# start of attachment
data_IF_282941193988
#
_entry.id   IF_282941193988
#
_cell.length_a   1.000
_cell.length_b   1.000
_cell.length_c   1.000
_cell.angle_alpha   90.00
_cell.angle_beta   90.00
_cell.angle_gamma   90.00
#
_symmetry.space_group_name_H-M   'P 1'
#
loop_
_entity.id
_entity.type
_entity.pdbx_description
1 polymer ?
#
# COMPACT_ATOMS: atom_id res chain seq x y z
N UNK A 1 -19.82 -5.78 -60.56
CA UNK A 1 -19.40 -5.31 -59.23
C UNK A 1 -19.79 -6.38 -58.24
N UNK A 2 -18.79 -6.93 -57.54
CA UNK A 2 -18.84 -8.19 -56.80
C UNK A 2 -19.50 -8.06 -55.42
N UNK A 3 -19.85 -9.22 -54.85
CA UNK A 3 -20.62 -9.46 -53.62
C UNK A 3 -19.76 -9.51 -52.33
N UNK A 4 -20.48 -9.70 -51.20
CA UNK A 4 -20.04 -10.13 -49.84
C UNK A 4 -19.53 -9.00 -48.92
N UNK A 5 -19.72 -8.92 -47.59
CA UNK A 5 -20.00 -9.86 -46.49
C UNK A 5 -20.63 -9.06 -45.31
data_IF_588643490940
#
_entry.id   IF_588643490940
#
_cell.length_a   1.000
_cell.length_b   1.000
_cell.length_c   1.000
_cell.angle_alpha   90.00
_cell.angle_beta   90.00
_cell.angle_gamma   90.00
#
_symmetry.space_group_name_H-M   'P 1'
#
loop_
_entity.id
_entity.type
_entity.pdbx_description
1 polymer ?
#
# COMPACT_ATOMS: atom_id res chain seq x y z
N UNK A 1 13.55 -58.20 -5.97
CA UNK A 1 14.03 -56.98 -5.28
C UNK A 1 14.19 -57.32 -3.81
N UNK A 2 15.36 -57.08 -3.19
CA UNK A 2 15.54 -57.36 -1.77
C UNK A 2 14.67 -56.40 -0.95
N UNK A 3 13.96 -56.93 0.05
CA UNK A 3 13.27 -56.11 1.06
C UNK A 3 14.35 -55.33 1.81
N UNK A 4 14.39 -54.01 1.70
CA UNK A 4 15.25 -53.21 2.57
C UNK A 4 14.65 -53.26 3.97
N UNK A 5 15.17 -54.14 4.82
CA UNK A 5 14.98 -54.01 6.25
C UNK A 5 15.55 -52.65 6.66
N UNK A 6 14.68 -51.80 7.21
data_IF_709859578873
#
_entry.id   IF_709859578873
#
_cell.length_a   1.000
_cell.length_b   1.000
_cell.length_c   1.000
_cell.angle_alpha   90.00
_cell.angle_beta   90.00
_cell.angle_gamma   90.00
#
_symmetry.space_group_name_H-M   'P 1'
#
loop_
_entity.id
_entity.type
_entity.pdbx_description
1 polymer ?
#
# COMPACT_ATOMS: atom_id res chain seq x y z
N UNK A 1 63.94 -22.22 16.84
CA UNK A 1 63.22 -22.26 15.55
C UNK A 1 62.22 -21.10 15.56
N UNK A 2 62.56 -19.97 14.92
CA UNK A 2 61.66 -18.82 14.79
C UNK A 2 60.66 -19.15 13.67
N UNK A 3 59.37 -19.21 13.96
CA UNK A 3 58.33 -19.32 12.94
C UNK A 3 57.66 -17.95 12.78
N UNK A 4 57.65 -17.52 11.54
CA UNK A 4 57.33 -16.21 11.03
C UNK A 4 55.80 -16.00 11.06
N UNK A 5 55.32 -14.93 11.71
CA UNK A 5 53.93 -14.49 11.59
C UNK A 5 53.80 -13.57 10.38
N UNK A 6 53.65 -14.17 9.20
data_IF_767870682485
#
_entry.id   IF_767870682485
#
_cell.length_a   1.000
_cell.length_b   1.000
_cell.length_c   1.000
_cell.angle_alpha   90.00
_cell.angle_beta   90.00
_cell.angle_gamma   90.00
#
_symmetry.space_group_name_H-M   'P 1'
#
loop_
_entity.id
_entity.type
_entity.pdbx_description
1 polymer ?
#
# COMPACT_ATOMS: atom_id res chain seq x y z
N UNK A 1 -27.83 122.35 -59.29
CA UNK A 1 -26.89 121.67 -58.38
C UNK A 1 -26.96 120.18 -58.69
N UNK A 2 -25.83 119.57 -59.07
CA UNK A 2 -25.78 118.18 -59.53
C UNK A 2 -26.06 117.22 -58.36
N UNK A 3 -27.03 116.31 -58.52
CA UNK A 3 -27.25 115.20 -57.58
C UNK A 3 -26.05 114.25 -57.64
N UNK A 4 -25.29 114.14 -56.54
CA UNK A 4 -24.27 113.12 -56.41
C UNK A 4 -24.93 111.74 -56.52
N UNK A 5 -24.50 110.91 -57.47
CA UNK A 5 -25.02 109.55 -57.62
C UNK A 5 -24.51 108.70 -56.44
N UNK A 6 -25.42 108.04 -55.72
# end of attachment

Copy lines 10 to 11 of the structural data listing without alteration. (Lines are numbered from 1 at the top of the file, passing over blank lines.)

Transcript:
_cell.angle_gamma   90.00
#